Wildlife officials are assisting young Chinook salmon with their migration, as many rivers are too dry for them traverse. (CC:USGS)
ANDERSON, Calif., March 26 (UPI) -- California has started rescuing million of smelt, baby salmon, from drought-hit areas and moving them on trucks to rivers and streams near the Pacific Ocean.
State and federal officials plan to move more than 30 million young Chinook salmon from five fisheries in the Central Valley, in an effort to help save the state's fishing industry. The salmon are an essential part of California's recreational and commercial fishing industry -- estimated to be worth $1.5 billion.
“It is a Herculean effort to avoid disaster in three years,” said Andrew Hughan, spokesman for the state’s Department of Fish and Wildlife. “By disaster, I mean a collapse of the fishery industry; no commercial fishing and no recreational fishing.”
The salmon will ride in climate-controlled trucks filled with water that can hold up to 130,000 fish in all. They will then be acclimatized to their new waters in net pens before being released in the wild. According to Hughan, it will take around 275 truckloads to transport all the fish, costing the state close to $800,000.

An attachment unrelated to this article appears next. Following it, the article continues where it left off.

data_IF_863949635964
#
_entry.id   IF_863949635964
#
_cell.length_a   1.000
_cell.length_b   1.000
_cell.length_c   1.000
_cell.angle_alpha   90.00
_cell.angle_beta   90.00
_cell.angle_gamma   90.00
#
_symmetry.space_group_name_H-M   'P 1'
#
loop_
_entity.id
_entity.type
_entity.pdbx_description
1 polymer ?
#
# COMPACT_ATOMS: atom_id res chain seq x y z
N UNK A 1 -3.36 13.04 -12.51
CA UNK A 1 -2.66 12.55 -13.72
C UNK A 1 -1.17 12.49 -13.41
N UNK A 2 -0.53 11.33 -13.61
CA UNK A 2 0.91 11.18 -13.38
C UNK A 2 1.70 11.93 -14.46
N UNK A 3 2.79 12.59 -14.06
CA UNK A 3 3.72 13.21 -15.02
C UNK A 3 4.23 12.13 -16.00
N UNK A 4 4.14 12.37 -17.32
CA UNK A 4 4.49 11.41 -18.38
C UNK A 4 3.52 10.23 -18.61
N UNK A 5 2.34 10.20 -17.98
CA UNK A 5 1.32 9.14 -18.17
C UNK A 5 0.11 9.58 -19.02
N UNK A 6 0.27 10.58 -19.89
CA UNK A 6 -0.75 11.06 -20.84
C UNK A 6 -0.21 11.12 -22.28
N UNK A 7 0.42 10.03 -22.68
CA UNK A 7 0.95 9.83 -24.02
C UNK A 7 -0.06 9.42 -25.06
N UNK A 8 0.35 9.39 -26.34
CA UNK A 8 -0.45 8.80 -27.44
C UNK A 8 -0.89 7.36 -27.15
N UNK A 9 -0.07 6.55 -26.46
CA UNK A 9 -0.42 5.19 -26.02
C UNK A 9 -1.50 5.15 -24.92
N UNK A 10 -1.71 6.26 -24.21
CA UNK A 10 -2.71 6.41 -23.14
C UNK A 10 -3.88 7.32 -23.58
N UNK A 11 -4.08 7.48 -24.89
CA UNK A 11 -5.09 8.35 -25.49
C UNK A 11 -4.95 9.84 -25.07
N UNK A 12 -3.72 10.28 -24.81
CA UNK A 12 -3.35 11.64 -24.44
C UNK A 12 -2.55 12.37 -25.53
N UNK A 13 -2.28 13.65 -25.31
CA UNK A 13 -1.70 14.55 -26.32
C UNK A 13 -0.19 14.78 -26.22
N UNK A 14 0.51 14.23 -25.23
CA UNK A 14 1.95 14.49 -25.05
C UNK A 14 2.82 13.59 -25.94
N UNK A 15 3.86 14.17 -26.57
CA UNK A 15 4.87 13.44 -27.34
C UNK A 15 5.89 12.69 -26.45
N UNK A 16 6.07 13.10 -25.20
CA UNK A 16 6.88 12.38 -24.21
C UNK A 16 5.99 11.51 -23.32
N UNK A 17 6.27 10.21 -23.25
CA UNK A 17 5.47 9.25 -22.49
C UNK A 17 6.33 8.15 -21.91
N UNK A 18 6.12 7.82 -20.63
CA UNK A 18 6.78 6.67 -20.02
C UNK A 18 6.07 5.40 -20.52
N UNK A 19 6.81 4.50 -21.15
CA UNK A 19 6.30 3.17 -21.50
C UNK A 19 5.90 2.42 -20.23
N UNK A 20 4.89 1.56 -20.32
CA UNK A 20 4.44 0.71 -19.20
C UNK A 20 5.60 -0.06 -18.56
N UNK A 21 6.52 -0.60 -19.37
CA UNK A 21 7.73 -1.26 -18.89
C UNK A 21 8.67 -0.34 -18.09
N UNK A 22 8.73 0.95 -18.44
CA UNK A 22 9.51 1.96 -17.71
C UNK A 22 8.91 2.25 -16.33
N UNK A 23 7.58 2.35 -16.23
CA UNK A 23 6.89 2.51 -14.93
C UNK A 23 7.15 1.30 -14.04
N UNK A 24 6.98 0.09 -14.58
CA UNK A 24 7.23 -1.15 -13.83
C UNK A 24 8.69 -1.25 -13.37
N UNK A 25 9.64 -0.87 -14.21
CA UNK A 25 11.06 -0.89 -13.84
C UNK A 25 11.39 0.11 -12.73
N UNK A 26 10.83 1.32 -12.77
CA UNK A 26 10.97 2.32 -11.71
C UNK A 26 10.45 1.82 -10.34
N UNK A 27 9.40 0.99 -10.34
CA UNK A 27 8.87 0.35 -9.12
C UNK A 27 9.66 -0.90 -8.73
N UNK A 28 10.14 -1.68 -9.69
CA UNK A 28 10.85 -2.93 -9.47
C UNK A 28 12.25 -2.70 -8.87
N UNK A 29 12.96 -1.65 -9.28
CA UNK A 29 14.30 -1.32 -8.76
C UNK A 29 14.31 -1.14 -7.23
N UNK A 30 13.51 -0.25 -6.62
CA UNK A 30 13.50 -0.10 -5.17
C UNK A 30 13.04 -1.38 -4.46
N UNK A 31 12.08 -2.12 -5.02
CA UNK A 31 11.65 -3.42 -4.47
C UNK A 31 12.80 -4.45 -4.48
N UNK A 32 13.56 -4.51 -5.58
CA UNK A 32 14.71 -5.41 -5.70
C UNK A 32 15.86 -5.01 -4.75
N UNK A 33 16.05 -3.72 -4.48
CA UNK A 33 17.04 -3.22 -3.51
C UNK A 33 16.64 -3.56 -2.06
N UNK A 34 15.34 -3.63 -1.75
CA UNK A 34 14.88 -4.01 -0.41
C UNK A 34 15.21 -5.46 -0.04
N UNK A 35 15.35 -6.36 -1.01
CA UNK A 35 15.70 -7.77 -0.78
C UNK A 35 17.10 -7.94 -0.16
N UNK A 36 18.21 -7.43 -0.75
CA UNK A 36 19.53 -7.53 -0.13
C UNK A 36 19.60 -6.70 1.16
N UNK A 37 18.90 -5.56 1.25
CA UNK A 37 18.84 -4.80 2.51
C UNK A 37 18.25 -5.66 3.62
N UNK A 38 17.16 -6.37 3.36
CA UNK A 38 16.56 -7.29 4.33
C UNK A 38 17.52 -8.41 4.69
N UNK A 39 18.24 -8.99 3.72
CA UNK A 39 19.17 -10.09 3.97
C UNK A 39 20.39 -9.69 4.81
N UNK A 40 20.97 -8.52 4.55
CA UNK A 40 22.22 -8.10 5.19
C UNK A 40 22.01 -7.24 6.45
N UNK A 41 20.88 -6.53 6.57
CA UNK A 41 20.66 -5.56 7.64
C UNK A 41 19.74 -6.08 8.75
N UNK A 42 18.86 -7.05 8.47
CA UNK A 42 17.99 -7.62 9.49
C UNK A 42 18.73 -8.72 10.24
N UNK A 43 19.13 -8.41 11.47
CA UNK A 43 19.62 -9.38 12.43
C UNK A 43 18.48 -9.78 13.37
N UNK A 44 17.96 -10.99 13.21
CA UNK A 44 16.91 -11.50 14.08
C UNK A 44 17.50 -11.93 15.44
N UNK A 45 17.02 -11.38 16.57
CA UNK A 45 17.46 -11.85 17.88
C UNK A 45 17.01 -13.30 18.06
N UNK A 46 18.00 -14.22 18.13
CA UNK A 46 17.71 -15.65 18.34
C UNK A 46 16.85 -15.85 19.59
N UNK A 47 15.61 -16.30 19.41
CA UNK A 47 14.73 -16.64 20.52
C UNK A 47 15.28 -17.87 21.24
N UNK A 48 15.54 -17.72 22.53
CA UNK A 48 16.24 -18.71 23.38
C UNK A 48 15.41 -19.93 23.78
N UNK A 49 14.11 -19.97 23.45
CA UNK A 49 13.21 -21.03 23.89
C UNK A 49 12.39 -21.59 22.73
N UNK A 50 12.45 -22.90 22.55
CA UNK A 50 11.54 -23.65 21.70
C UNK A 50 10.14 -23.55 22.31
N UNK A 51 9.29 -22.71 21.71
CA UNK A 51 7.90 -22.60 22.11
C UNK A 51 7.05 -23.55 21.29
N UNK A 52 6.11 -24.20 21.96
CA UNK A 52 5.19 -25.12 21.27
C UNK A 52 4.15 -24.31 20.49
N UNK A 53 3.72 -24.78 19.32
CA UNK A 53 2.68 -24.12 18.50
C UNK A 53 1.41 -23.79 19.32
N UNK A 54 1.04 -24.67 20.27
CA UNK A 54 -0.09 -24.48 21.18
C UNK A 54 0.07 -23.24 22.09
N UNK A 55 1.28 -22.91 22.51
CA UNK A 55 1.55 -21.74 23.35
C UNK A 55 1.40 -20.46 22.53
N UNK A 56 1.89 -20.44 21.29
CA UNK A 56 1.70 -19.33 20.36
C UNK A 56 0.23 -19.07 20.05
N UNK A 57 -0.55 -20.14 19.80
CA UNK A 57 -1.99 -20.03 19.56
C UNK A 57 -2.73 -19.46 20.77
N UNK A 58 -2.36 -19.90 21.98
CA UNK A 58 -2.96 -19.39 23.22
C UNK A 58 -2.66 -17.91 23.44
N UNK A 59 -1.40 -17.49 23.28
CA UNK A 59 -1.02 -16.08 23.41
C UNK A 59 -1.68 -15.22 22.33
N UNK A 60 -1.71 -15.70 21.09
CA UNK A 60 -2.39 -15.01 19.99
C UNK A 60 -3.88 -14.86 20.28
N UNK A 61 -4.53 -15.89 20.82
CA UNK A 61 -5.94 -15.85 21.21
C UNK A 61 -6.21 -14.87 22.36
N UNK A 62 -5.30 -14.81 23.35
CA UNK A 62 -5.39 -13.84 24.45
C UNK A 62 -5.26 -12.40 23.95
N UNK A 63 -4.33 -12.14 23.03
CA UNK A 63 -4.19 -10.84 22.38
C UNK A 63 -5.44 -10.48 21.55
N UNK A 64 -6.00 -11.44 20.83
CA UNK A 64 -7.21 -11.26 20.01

Hughan also said that this is not the first time that fish have been transported, and the state performs the exercise every year. But this year the U.S. Fish and Wildlife Service joined in the effort and began by shipping 12 million salmon from the Coleman National Fish Hatchery in Northern California to a spot on the lower Sacramento River near Rio Vista.
Steve Matarano, a spokesman for the U.S. Fish and Wildlife Service, said that while the agency had trucked salmon over land a few times before, this year's drought prompted the agency to take plans to truck all the salmon.
California is suffering its driest year on record and storms earlier this month did little to help alleviate the severe drought conditions across the state.
Hughan said the effort was made to ensure that California fishing businesses, which account for 3,000 jobs, stayed open and also benefitted other ancillary businesses as well.
“If we didn’t do it, there would be no fish,” he said.